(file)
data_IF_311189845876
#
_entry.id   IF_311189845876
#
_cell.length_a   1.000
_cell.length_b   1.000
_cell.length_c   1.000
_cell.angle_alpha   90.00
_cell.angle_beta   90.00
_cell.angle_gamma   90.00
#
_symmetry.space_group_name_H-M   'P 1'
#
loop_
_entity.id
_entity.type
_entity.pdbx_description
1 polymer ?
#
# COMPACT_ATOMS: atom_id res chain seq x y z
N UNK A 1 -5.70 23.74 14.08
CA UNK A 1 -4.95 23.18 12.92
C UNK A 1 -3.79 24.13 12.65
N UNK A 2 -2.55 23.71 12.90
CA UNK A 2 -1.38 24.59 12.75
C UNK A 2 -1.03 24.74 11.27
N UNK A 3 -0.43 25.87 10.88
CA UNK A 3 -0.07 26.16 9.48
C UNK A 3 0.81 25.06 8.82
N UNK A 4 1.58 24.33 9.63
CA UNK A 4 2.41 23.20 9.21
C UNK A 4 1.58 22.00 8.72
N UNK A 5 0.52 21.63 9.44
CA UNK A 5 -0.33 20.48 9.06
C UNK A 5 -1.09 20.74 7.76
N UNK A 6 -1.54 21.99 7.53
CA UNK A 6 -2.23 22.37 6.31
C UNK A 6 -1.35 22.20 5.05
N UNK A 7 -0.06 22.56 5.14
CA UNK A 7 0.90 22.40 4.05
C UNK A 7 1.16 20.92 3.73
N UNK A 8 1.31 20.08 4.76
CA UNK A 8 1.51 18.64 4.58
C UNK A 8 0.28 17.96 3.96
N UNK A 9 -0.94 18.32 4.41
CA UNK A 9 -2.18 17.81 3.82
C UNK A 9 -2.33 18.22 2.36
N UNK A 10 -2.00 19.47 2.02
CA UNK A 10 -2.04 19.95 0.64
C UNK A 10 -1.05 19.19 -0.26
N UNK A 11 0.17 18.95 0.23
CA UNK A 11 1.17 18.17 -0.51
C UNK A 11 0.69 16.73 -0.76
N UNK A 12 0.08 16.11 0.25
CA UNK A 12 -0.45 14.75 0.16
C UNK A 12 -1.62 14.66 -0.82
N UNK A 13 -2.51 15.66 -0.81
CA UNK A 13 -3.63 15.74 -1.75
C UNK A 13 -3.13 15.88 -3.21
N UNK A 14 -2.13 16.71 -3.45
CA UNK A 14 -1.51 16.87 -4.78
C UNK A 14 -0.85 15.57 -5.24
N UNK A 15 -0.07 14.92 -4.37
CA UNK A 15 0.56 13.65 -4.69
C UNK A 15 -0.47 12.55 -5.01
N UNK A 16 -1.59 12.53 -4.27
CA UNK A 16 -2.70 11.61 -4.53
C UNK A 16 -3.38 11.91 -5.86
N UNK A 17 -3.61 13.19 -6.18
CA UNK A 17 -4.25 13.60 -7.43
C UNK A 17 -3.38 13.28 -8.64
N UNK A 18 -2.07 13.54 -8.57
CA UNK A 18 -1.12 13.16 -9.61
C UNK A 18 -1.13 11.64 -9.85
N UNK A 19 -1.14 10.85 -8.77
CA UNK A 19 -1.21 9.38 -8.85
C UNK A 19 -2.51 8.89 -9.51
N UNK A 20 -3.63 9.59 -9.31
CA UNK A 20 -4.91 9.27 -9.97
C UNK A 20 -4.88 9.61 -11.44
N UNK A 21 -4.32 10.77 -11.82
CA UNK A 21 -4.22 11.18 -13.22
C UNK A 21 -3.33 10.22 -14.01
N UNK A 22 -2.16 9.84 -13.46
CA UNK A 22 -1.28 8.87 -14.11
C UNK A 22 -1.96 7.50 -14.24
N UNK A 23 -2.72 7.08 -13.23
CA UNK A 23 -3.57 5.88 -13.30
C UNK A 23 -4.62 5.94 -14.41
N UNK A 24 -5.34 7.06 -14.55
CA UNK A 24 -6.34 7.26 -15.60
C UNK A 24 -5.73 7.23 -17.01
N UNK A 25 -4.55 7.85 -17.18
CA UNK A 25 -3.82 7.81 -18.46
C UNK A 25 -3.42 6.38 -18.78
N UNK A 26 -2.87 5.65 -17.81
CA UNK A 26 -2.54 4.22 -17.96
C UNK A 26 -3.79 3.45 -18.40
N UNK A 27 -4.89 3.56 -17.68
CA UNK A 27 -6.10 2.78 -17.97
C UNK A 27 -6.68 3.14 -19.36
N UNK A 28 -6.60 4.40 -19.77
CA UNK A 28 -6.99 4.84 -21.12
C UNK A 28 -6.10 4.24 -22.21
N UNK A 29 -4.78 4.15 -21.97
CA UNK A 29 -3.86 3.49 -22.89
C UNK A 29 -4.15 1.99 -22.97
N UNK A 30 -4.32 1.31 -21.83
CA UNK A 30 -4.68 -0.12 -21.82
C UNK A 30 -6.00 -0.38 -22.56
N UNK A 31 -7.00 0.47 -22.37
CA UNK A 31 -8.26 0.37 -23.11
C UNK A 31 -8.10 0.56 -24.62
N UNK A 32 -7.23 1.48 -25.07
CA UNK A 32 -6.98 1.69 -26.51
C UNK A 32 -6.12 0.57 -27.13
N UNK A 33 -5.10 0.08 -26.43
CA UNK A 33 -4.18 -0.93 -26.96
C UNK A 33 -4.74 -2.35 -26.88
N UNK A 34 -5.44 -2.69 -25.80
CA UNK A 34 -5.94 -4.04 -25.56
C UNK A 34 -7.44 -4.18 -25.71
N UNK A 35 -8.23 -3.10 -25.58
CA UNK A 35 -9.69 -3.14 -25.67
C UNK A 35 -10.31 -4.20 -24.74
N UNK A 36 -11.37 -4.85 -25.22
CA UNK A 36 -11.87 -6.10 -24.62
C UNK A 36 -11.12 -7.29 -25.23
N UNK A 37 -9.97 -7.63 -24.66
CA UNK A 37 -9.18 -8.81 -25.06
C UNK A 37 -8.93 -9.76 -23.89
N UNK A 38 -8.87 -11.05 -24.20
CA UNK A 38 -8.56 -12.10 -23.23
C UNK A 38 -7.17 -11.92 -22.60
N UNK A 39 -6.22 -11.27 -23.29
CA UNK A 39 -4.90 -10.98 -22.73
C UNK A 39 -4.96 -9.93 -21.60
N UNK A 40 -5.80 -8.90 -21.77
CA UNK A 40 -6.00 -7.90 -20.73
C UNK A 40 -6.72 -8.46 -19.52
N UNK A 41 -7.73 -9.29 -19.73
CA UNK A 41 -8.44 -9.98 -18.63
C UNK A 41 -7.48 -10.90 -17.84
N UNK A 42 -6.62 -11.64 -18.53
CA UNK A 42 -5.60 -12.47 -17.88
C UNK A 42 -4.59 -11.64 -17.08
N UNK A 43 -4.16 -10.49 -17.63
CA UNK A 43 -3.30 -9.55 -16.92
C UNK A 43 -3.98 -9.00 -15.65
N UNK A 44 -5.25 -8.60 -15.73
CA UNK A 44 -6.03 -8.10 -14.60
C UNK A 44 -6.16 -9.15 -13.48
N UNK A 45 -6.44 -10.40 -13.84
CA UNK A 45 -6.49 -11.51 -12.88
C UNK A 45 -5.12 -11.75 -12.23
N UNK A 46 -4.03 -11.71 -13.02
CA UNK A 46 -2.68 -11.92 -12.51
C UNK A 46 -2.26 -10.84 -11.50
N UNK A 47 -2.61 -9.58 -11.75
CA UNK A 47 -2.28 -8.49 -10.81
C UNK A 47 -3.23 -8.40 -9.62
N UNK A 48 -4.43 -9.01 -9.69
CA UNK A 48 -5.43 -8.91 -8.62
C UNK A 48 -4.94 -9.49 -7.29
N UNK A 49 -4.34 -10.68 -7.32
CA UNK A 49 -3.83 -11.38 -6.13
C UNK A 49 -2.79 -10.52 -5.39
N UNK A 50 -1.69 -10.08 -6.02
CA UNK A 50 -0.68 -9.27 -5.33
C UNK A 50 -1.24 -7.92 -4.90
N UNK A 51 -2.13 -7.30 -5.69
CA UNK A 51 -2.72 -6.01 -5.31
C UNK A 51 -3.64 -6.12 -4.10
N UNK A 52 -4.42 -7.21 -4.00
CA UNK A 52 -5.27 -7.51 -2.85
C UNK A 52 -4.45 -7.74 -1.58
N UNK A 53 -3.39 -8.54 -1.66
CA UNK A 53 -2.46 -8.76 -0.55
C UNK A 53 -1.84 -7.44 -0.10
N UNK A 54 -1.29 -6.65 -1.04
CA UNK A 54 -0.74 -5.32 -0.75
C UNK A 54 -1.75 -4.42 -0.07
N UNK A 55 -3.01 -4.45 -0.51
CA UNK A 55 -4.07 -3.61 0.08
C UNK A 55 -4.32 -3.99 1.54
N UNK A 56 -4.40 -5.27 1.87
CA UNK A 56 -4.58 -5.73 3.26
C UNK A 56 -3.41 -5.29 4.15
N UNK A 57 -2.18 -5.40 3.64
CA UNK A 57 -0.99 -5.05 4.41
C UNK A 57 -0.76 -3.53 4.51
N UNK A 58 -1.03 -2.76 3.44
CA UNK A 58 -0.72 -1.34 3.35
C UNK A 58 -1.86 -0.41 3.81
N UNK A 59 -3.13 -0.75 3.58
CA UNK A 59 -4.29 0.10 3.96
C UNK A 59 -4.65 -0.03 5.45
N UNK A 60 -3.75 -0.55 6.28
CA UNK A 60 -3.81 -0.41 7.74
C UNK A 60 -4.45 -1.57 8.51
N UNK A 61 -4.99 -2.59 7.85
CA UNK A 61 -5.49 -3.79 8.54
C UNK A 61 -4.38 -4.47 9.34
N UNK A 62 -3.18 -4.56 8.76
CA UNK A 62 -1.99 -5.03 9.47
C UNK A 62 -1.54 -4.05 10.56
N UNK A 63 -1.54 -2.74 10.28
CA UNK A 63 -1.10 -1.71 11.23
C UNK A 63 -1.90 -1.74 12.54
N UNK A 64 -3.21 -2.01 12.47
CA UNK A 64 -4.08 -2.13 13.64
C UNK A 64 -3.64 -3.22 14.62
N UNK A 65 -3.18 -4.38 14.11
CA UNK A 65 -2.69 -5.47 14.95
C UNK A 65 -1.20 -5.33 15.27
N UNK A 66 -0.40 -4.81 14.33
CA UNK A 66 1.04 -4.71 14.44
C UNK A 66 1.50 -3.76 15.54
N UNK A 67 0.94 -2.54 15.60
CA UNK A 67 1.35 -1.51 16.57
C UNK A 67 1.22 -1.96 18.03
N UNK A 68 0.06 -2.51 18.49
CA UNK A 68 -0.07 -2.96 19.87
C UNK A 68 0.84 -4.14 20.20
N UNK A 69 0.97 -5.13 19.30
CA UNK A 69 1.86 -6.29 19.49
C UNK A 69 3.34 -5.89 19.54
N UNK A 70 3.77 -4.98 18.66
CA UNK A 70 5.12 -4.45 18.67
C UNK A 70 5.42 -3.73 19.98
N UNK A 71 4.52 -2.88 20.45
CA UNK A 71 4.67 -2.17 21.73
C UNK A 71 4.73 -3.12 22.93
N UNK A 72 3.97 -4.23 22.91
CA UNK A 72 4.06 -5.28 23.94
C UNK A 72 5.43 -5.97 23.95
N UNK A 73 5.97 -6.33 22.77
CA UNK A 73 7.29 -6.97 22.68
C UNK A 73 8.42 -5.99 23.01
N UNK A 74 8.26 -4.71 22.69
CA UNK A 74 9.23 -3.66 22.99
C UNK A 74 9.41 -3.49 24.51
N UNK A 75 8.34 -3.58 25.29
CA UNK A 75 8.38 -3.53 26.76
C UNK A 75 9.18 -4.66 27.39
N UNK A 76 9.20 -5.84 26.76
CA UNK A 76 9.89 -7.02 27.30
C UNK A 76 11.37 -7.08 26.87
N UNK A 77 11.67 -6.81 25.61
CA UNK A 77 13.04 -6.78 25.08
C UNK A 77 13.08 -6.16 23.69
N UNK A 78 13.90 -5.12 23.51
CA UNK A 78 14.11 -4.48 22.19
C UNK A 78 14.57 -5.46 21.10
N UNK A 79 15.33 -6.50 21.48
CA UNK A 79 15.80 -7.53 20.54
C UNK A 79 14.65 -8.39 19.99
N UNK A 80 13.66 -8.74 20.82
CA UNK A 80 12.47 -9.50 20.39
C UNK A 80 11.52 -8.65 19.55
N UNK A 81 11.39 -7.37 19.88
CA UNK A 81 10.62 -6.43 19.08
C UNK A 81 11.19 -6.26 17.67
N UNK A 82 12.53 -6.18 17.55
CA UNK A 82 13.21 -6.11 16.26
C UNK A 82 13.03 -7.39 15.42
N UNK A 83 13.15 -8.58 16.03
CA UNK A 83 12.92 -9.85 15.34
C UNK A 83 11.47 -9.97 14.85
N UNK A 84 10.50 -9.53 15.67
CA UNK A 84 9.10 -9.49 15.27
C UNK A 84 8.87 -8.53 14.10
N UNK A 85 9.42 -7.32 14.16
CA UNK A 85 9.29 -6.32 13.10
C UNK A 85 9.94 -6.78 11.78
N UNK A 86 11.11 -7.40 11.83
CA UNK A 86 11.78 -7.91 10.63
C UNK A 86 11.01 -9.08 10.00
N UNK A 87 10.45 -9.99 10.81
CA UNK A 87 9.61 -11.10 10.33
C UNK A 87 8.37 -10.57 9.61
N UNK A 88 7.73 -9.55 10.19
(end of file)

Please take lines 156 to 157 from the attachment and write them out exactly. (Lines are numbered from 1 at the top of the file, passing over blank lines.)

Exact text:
N UNK A 46 -4.03 -11.71 -13.02
CA UNK A 46 -2.68 -11.92 -12.51